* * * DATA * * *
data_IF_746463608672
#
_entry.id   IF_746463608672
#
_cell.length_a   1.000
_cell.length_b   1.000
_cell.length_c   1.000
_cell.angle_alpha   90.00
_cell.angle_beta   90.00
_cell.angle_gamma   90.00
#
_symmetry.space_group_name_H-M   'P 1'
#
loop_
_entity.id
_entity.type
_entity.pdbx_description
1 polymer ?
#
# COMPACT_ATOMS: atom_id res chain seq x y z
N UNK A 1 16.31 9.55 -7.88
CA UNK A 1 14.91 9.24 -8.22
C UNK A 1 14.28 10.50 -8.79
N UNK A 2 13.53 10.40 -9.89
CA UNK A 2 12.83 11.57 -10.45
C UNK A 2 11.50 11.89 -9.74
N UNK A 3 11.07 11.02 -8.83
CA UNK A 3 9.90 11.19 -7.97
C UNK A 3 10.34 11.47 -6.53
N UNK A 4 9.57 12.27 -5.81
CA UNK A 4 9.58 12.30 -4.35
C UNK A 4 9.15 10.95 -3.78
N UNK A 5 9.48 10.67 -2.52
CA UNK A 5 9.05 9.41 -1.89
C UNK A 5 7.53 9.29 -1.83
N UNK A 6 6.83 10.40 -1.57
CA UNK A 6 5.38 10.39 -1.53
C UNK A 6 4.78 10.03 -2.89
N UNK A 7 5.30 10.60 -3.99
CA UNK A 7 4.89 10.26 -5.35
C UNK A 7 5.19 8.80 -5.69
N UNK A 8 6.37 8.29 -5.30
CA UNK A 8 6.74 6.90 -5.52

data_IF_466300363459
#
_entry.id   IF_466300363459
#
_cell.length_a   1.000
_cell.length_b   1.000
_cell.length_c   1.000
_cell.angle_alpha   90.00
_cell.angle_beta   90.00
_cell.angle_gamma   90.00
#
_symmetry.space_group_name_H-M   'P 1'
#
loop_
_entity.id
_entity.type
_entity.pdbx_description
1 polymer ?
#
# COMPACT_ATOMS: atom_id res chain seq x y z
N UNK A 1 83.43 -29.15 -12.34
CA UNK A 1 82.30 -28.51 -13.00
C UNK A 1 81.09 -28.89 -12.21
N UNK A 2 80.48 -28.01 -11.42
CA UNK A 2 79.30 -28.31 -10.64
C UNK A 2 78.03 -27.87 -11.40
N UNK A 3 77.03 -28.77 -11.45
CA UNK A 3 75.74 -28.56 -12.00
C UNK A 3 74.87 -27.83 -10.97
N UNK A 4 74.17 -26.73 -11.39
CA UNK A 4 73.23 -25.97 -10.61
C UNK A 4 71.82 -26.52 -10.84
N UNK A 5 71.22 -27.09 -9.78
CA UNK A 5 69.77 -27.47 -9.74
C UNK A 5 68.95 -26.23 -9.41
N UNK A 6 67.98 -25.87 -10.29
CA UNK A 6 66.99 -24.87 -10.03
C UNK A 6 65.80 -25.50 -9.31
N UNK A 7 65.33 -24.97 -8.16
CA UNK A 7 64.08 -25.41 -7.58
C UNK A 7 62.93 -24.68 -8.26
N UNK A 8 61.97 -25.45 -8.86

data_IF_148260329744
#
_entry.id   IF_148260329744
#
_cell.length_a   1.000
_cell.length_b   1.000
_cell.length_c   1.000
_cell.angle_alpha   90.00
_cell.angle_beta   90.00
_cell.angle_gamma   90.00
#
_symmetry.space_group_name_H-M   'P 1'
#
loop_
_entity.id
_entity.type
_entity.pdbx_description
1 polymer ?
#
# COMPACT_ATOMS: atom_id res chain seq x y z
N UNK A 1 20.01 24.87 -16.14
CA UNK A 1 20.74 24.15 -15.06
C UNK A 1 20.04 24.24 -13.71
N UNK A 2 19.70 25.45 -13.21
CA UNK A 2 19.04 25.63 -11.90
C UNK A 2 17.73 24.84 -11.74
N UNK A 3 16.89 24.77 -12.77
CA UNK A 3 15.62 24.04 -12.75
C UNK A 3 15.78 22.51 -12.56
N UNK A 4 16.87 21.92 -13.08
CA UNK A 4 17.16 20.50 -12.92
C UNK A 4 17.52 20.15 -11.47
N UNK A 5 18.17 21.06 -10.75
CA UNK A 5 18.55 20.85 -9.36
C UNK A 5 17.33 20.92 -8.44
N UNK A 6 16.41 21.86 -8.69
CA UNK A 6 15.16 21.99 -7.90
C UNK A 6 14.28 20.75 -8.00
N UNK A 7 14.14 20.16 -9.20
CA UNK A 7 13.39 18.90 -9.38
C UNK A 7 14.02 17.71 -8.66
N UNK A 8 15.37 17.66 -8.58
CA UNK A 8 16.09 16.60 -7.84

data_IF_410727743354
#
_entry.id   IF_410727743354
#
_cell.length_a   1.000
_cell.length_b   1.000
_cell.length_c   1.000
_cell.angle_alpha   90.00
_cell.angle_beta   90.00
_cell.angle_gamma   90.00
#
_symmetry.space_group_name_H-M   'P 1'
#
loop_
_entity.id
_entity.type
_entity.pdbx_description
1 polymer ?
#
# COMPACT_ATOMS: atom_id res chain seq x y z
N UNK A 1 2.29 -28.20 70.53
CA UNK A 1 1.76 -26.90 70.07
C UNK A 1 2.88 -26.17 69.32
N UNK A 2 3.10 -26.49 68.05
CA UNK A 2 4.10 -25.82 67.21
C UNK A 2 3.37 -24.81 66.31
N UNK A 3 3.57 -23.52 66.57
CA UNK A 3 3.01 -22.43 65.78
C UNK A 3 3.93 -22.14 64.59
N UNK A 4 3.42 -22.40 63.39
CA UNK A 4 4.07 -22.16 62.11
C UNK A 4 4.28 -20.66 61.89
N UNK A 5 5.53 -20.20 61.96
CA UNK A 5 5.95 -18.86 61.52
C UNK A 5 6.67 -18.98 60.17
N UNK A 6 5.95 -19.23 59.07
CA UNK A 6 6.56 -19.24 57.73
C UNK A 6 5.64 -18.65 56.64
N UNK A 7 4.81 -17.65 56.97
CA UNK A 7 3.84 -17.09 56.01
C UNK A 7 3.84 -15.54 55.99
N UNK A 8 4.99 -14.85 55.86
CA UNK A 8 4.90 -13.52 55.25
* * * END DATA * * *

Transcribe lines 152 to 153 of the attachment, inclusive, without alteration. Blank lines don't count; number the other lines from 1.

N UNK A 2 3.10 -26.49 68.05
CA UNK A 2 4.10 -25.82 67.21